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Managua, Nicaragua

Managua, population 819,731 (1995), is the capital of Nicaragua. Situated on the southern shore of Lake Managua, the city was made the national capital in 1855; previously the capital had alternated between the cities of Leon and Granada.

Managua was damaged by earthquake and fire on March 31, 1931 and by fire again in 1936. On December 23, 1972, the city was very severely damaged in an earthquake that took more than 10,000 lives. In the aftermath, when international help came in to rebuild the town, the dictator Somoza and his troops allegedly took the donations and either hid them from the public or used the donations for themselves. Those actions were a contributing factor to the Sandinistas' takeover of Nicaragua in 1979. In 1998 Managua was damaged by a hurricane.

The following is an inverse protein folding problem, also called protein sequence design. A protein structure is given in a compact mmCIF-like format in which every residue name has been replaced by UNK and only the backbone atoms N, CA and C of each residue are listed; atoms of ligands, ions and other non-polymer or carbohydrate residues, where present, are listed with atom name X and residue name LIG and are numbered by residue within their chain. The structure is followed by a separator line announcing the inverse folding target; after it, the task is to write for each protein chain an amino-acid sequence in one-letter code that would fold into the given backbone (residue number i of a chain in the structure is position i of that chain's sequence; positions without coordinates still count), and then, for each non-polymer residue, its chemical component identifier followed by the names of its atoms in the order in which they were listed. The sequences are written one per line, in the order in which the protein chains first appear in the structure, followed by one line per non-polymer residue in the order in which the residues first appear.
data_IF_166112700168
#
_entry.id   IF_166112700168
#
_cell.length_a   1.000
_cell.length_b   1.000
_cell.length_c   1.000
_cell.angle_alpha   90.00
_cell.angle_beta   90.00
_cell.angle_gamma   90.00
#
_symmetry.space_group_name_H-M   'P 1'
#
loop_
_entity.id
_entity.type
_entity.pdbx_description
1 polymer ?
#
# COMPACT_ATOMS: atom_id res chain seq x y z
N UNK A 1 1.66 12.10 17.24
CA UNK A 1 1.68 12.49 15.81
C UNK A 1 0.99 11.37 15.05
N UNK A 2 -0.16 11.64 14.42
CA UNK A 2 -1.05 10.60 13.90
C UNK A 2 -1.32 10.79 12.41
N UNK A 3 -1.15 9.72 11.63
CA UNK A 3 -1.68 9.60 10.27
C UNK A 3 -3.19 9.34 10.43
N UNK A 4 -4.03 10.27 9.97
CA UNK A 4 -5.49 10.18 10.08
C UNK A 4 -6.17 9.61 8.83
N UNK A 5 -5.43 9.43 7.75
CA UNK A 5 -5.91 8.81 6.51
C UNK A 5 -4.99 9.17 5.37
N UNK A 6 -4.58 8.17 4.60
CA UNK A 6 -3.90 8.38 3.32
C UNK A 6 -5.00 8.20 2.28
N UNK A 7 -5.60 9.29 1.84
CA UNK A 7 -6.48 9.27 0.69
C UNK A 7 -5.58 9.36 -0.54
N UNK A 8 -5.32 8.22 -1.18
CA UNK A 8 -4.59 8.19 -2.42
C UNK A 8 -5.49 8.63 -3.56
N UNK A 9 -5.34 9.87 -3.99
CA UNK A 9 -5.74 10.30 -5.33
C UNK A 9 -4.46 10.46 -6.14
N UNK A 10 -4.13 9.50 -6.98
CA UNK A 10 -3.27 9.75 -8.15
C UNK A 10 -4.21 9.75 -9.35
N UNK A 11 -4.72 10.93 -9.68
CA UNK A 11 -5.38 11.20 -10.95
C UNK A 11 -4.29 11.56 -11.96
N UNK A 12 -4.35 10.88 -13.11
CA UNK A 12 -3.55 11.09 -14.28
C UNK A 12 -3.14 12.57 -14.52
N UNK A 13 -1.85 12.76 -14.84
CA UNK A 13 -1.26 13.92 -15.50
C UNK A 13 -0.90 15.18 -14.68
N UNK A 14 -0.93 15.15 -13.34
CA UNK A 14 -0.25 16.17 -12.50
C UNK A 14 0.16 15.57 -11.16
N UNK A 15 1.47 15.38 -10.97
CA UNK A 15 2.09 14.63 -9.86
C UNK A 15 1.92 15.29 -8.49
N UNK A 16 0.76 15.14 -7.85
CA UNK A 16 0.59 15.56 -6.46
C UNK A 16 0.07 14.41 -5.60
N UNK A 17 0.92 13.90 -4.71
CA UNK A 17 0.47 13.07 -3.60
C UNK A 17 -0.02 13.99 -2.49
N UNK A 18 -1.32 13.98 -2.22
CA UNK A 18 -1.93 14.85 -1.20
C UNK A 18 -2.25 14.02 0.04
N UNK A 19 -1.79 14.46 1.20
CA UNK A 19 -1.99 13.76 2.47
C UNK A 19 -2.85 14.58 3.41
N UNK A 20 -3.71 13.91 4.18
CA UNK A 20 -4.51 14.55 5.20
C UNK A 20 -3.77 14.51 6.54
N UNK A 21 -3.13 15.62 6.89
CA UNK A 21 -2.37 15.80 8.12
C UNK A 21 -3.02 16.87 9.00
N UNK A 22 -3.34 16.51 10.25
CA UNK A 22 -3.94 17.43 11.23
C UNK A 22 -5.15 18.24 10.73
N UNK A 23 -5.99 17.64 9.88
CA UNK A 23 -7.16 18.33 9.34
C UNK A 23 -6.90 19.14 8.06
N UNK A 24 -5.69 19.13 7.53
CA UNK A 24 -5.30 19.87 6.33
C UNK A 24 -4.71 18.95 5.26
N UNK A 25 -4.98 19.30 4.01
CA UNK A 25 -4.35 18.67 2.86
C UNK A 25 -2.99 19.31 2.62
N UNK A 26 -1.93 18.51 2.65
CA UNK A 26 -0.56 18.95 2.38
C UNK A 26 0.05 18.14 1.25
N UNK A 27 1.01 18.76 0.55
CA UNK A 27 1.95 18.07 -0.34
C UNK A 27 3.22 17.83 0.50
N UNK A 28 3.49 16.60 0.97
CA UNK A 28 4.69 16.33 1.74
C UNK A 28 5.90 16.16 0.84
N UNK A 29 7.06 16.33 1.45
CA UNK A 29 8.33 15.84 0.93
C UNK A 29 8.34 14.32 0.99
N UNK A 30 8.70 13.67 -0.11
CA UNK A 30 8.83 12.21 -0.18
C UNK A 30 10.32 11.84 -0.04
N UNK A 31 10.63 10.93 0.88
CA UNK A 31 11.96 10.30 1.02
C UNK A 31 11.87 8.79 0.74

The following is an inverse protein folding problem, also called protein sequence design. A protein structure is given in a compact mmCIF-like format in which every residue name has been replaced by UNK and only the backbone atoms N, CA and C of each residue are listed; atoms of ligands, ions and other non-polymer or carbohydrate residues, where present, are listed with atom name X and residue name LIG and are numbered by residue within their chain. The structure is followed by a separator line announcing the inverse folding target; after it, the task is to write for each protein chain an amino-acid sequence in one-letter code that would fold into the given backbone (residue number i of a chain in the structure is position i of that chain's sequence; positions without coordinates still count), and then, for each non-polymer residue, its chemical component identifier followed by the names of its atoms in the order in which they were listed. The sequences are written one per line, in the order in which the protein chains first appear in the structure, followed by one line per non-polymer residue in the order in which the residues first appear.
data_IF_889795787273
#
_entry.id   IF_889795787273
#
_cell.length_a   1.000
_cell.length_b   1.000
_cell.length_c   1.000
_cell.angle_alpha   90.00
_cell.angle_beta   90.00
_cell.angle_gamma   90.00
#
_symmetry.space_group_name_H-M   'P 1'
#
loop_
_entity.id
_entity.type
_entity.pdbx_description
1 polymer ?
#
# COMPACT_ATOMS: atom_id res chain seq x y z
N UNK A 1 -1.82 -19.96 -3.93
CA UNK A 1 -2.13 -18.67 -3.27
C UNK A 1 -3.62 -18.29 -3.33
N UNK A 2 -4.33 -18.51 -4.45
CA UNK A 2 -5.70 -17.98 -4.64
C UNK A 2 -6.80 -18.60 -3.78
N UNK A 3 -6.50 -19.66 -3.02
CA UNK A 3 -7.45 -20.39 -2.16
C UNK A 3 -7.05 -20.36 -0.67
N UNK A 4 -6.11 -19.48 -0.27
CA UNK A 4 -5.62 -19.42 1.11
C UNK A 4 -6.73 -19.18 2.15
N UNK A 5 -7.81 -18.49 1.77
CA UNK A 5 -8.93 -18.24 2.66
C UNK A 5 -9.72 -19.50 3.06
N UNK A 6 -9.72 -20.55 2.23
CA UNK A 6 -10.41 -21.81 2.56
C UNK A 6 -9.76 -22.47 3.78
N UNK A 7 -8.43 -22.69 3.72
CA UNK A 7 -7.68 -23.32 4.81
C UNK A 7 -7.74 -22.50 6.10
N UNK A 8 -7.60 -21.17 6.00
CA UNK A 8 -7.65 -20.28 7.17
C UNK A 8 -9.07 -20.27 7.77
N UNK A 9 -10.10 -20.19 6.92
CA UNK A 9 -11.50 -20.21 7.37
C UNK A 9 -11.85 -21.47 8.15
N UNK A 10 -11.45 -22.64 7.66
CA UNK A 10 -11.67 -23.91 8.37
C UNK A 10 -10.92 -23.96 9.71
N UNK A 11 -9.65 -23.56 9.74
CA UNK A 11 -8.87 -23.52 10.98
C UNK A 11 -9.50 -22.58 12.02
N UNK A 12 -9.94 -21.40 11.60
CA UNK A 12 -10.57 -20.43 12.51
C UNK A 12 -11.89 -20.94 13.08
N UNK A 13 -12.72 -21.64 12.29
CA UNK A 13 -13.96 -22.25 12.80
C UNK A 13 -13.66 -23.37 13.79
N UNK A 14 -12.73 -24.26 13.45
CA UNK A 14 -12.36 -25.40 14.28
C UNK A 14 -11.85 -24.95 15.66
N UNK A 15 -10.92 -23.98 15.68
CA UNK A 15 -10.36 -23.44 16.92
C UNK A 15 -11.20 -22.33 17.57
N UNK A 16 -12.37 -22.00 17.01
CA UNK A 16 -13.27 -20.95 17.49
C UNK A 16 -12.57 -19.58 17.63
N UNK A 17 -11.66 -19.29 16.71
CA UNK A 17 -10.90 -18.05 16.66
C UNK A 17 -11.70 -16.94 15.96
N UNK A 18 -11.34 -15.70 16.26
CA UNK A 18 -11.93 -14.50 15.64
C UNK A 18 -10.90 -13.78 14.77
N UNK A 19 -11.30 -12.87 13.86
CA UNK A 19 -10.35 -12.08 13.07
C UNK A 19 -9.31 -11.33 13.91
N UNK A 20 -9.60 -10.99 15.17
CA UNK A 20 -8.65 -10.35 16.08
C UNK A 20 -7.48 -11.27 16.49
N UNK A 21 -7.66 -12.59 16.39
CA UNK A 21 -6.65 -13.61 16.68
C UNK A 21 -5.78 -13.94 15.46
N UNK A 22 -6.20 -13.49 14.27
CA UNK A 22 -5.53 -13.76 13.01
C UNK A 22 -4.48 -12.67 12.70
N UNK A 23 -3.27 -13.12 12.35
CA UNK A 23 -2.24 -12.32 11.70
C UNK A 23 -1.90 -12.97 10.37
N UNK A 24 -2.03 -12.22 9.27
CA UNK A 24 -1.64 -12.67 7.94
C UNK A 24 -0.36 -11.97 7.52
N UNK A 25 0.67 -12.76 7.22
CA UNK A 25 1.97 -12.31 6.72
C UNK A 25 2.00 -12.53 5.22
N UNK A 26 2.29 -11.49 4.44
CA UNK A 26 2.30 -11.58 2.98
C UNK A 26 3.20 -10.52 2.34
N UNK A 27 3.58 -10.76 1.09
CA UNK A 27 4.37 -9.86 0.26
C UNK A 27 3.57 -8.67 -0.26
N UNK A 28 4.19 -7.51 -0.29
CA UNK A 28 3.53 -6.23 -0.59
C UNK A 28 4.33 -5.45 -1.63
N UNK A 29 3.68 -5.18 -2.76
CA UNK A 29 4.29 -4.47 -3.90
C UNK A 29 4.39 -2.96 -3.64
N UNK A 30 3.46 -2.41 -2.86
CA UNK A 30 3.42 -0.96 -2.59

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Managua is also the birthplace of Nicaraguan Sign Language, where the Sandinistas gathered deaf children who never learned to speak, but who could communicate clumsily with parents and family members using gestures, and put them together in an effort at "socialistic" education. The children then proceeded to communicate among themselves, and, in doing so, invented one of the world's newest languages.